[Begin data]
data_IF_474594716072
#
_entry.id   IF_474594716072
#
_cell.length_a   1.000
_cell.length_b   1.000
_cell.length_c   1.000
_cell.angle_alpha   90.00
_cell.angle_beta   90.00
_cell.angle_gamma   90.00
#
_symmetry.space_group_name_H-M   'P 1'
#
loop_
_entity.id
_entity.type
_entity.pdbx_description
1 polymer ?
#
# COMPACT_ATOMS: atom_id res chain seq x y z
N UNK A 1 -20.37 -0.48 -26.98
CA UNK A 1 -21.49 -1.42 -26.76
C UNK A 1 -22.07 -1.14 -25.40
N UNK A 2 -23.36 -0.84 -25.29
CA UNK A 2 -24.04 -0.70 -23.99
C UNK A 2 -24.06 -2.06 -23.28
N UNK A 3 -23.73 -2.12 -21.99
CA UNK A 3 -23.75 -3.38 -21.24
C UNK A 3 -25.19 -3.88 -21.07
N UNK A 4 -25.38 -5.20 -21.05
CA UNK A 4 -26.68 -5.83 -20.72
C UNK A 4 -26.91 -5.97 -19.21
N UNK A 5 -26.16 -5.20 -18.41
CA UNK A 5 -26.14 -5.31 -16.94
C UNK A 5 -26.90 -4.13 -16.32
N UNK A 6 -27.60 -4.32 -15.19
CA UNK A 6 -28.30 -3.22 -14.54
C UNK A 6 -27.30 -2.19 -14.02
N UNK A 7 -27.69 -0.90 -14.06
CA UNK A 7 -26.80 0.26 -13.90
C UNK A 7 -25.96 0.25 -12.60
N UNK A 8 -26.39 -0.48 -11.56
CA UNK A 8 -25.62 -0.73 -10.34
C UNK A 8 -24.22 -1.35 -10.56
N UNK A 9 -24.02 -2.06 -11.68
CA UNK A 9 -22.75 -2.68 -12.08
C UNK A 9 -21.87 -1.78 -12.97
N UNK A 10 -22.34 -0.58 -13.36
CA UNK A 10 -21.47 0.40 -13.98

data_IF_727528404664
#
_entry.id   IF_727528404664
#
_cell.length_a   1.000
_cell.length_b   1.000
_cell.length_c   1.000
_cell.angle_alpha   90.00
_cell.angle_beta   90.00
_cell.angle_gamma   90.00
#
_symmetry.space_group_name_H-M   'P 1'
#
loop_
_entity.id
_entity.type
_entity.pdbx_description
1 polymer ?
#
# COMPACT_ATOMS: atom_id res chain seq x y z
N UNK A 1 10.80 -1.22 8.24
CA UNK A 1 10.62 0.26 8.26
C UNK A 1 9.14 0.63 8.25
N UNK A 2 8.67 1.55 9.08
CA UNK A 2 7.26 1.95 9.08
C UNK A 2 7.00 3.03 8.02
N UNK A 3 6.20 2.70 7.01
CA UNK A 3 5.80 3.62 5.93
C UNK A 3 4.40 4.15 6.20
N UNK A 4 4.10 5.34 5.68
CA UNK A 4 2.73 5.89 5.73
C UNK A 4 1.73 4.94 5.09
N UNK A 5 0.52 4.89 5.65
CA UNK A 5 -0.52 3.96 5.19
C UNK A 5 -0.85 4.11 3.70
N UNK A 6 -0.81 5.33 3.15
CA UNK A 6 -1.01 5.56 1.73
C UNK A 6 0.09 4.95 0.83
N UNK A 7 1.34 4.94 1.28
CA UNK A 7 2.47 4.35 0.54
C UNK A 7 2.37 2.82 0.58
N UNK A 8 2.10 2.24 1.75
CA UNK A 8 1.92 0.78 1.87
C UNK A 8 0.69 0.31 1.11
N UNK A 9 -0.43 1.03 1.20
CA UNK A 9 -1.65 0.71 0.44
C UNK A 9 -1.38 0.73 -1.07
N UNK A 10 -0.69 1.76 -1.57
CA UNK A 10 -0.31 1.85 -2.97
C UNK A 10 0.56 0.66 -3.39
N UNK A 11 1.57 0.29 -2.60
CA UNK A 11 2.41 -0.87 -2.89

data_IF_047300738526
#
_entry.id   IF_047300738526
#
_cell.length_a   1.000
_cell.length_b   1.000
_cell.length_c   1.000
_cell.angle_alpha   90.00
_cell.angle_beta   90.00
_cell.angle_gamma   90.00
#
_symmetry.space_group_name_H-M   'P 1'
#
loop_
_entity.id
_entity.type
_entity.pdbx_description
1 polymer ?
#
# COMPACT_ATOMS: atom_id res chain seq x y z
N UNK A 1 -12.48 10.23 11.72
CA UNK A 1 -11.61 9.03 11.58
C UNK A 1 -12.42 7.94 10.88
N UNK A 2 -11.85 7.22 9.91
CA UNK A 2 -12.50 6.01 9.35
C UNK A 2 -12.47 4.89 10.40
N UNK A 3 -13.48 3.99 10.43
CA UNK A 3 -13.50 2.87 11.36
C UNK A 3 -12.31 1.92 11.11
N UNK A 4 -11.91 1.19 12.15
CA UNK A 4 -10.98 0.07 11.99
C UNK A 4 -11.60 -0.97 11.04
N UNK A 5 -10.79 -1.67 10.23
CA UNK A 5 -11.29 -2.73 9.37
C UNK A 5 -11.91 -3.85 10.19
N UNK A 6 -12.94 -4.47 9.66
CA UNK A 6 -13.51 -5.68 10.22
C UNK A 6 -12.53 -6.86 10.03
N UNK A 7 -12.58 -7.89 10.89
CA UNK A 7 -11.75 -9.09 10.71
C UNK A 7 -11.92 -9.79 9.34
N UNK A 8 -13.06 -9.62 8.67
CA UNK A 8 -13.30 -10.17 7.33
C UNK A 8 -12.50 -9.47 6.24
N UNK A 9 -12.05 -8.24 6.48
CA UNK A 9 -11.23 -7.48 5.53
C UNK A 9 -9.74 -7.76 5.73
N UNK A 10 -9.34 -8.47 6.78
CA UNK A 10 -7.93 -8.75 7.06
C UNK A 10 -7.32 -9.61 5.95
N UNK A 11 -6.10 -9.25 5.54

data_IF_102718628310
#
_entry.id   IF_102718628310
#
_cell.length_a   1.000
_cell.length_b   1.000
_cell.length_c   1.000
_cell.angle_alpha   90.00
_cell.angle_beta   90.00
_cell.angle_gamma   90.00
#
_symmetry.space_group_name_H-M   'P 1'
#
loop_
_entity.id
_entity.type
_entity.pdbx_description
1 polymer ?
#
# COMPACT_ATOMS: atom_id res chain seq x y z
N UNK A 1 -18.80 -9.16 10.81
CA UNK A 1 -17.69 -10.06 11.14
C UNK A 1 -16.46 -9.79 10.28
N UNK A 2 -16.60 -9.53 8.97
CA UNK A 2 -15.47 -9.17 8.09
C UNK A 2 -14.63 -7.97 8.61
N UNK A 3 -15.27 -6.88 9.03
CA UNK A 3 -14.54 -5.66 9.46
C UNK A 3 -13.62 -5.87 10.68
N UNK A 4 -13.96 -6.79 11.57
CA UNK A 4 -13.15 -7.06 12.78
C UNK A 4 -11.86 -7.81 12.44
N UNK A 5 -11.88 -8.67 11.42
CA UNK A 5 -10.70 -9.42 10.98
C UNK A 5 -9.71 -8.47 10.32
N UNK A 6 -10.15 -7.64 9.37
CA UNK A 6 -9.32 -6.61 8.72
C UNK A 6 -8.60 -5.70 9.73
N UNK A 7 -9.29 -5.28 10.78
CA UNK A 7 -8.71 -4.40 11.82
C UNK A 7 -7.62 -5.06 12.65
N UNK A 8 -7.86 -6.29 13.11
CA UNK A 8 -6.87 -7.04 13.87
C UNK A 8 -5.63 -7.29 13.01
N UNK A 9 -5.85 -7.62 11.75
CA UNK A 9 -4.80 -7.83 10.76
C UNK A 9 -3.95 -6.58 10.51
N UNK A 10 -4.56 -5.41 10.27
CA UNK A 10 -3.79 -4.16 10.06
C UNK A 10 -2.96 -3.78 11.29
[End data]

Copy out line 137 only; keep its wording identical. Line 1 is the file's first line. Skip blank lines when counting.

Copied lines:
N UNK A 6 -12.94 -4.47 9.66